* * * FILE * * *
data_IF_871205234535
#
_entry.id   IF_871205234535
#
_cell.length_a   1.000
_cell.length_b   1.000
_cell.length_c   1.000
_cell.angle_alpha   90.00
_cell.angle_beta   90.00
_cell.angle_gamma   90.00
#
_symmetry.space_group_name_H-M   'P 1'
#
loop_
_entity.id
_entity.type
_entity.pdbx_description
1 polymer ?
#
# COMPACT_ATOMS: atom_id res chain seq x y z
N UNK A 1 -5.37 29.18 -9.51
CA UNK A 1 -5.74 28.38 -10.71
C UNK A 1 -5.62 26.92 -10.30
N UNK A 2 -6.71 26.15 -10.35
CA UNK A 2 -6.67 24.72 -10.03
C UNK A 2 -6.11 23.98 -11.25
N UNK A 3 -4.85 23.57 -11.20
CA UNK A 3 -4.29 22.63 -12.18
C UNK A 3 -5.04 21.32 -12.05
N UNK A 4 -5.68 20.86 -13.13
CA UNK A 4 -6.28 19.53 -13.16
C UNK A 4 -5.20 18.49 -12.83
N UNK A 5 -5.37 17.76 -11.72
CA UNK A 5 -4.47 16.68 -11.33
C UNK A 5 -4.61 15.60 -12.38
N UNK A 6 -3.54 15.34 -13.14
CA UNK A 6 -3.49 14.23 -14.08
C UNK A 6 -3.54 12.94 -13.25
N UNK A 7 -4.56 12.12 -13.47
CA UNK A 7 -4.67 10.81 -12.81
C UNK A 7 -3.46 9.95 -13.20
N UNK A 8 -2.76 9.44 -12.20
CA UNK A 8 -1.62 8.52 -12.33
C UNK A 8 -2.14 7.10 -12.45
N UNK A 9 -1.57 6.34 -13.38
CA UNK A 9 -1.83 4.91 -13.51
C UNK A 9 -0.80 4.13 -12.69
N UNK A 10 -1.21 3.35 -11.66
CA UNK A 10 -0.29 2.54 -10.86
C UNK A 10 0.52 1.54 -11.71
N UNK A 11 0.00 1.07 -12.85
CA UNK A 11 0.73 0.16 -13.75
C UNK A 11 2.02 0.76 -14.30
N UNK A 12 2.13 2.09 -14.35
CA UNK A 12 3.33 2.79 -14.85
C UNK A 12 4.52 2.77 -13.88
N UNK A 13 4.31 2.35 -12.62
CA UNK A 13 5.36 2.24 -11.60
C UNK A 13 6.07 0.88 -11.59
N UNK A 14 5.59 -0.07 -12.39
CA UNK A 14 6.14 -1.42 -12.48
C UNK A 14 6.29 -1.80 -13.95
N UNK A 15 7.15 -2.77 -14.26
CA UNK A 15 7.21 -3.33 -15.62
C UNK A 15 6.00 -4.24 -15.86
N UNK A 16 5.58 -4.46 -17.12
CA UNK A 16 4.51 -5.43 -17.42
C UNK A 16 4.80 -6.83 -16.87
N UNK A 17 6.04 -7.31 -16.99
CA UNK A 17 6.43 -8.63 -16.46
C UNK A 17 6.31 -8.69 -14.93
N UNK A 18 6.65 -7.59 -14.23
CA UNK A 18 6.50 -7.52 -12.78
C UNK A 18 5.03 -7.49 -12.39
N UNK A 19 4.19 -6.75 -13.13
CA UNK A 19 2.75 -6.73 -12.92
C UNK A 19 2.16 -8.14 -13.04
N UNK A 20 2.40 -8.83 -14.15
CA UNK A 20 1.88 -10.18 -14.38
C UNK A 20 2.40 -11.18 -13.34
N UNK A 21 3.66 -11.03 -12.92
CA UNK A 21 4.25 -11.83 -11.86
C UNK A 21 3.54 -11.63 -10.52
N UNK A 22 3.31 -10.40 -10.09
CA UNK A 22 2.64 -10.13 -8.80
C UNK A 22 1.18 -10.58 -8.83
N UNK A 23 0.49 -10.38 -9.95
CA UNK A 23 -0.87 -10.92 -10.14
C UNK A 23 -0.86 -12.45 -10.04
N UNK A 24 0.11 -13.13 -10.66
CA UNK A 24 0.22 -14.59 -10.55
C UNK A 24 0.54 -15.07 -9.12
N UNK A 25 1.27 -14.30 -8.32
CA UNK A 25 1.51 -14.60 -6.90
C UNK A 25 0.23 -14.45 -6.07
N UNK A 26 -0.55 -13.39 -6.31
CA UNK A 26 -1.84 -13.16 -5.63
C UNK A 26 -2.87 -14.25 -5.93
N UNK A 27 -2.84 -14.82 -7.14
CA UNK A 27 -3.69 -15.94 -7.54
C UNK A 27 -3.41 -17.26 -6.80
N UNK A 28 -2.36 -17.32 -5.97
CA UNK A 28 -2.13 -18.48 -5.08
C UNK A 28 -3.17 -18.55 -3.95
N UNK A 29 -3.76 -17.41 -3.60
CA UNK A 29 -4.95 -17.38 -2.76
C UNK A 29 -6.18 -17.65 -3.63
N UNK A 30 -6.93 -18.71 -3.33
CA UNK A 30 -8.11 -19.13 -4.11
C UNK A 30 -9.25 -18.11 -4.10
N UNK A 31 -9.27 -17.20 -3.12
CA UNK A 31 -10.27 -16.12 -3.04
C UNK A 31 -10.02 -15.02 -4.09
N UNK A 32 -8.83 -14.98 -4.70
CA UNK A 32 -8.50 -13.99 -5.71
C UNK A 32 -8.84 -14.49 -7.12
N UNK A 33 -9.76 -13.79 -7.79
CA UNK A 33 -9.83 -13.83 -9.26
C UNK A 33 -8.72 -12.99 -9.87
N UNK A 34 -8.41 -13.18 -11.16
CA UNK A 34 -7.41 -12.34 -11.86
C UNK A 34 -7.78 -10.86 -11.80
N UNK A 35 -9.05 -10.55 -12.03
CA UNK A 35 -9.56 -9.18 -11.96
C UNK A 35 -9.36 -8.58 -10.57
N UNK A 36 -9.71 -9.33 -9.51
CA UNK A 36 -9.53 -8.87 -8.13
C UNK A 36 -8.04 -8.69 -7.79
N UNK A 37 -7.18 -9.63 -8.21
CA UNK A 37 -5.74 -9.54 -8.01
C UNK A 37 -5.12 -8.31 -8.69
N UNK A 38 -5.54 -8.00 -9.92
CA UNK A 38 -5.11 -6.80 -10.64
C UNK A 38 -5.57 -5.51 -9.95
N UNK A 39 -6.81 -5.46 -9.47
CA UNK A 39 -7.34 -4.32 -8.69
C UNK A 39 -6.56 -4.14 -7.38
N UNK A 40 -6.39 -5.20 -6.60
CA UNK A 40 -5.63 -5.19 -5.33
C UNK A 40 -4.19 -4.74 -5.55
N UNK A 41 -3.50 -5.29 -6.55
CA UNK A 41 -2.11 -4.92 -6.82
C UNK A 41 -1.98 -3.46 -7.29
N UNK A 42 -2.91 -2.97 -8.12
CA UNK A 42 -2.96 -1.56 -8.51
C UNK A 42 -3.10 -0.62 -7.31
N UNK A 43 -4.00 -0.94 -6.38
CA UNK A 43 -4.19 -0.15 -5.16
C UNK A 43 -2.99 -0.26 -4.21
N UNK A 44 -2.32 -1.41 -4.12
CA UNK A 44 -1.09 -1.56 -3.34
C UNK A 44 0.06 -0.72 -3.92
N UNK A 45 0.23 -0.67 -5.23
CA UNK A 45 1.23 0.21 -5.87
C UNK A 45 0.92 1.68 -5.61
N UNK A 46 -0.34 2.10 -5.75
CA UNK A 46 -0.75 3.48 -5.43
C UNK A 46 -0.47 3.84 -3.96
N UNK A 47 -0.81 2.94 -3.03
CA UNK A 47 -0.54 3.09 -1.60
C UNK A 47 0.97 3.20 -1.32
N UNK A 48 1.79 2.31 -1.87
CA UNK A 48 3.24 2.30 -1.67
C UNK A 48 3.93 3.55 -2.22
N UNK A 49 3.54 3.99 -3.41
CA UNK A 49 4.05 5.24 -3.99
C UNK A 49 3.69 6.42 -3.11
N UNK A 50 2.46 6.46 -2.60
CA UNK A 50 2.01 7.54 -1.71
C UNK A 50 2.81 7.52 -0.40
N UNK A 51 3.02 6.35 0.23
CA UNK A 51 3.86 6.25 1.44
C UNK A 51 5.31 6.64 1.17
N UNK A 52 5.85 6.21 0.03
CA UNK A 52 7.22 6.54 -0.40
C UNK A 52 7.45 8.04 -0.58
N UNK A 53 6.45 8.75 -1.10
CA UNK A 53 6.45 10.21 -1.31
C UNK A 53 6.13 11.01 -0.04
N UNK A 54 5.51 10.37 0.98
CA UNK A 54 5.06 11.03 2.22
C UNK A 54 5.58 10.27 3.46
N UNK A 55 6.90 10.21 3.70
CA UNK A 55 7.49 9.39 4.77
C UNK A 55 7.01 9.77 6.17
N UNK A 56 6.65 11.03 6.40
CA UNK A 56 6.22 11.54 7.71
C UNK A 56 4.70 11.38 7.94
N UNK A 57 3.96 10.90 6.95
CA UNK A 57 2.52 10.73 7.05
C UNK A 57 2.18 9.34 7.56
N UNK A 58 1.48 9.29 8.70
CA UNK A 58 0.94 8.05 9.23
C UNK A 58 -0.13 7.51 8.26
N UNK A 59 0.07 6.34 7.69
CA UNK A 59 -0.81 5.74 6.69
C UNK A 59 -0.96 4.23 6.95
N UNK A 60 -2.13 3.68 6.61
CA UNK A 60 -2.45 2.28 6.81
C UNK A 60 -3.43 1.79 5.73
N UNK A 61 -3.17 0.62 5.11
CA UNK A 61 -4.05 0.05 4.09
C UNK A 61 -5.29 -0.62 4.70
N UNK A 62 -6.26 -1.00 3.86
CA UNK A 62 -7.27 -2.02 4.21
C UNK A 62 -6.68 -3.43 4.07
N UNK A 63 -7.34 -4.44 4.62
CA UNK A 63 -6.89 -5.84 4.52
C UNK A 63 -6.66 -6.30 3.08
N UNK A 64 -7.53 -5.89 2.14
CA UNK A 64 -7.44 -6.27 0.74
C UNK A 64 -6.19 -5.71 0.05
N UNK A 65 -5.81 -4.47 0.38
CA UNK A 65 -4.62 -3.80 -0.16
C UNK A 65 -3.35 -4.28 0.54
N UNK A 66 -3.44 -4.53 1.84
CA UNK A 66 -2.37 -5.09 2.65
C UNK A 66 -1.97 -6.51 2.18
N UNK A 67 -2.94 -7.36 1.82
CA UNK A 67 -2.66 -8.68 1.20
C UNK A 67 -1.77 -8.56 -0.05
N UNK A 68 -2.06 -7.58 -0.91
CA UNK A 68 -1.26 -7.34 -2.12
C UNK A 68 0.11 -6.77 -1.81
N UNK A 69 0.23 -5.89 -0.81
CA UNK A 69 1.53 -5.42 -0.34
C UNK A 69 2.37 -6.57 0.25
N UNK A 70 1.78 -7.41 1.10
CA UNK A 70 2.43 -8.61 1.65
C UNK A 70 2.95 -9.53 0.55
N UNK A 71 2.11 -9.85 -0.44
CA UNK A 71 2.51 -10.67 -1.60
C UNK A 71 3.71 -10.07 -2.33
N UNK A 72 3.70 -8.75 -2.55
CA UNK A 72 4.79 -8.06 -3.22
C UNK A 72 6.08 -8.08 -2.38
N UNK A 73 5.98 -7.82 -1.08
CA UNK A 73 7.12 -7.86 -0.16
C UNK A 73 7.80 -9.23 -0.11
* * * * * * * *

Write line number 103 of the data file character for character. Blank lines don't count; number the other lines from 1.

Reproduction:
CA UNK A 28 -2.13 -18.48 -5.08